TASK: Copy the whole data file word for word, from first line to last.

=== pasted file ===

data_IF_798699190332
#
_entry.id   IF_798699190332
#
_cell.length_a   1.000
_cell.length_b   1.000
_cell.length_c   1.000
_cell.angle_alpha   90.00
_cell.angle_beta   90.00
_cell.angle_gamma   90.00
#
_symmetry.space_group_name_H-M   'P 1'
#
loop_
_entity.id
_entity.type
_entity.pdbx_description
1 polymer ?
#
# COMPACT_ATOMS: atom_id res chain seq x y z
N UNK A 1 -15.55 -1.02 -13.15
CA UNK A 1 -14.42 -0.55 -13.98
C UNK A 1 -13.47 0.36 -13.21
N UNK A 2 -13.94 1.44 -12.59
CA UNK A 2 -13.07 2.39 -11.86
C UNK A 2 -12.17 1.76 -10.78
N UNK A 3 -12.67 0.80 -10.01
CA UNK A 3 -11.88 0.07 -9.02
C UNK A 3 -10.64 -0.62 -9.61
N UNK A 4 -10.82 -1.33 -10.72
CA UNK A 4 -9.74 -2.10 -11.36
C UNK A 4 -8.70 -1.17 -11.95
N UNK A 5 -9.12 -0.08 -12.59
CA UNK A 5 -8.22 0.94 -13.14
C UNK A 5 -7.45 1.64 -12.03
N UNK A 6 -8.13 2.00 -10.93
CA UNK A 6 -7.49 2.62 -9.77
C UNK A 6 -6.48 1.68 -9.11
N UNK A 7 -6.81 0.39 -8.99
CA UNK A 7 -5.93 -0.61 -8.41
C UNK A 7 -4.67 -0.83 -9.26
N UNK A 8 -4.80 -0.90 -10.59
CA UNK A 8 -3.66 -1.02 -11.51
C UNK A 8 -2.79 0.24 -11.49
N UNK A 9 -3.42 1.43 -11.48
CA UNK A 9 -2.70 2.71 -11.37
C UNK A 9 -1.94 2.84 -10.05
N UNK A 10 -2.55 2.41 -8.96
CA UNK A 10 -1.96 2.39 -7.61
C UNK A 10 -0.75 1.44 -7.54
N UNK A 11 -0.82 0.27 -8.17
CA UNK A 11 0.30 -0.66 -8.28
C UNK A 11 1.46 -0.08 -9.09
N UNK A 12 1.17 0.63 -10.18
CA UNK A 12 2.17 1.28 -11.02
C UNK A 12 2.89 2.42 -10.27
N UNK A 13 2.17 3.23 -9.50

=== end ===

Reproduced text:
data_IF_798699190332
#
_entry.id   IF_798699190332
#
_cell.length_a   1.000
_cell.length_b   1.000
_cell.length_c   1.000
_cell.angle_alpha   90.00
_cell.angle_beta   90.00
_cell.angle_gamma   90.00
#
_symmetry.space_group_name_H-M   'P 1'
#
loop_
_entity.id
_entity.type
_entity.pdbx_description
1 polymer ?
#
# COMPACT_ATOMS: atom_id res chain seq x y z
N UNK A 1 -15.55 -1.02 -13.15
CA UNK A 1 -14.42 -0.55 -13.98
C UNK A 1 -13.47 0.36 -13.21
N UNK A 2 -13.94 1.44 -12.59
CA UNK A 2 -13.07 2.39 -11.86
C UNK A 2 -12.17 1.76 -10.78
N UNK A 3 -12.67 0.80 -10.01
CA UNK A 3 -11.88 0.07 -9.02
C UNK A 3 -10.64 -0.62 -9.61
N UNK A 4 -10.82 -1.33 -10.72
CA UNK A 4 -9.74 -2.10 -11.36
C UNK A 4 -8.70 -1.17 -11.95
N UNK A 5 -9.12 -0.08 -12.59
CA UNK A 5 -8.22 0.94 -13.14
C UNK A 5 -7.45 1.64 -12.03
N UNK A 6 -8.13 2.00 -10.93
CA UNK A 6 -7.49 2.62 -9.77
C UNK A 6 -6.48 1.68 -9.11
N UNK A 7 -6.81 0.39 -8.99
CA UNK A 7 -5.93 -0.61 -8.41
C UNK A 7 -4.67 -0.83 -9.26
N UNK A 8 -4.80 -0.90 -10.59
CA UNK A 8 -3.66 -1.02 -11.51
C UNK A 8 -2.79 0.24 -11.49
N UNK A 9 -3.42 1.43 -11.48
CA UNK A 9 -2.70 2.71 -11.37
C UNK A 9 -1.94 2.84 -10.05
N UNK A 10 -2.55 2.41 -8.96
CA UNK A 10 -1.96 2.39 -7.61
C UNK A 10 -0.75 1.44 -7.54
N UNK A 11 -0.82 0.27 -8.17
CA UNK A 11 0.30 -0.66 -8.28
C UNK A 11 1.46 -0.08 -9.09
N UNK A 12 1.17 0.63 -10.18
CA UNK A 12 2.17 1.28 -11.02
C UNK A 12 2.89 2.42 -10.27
N UNK A 13 2.17 3.23 -9.50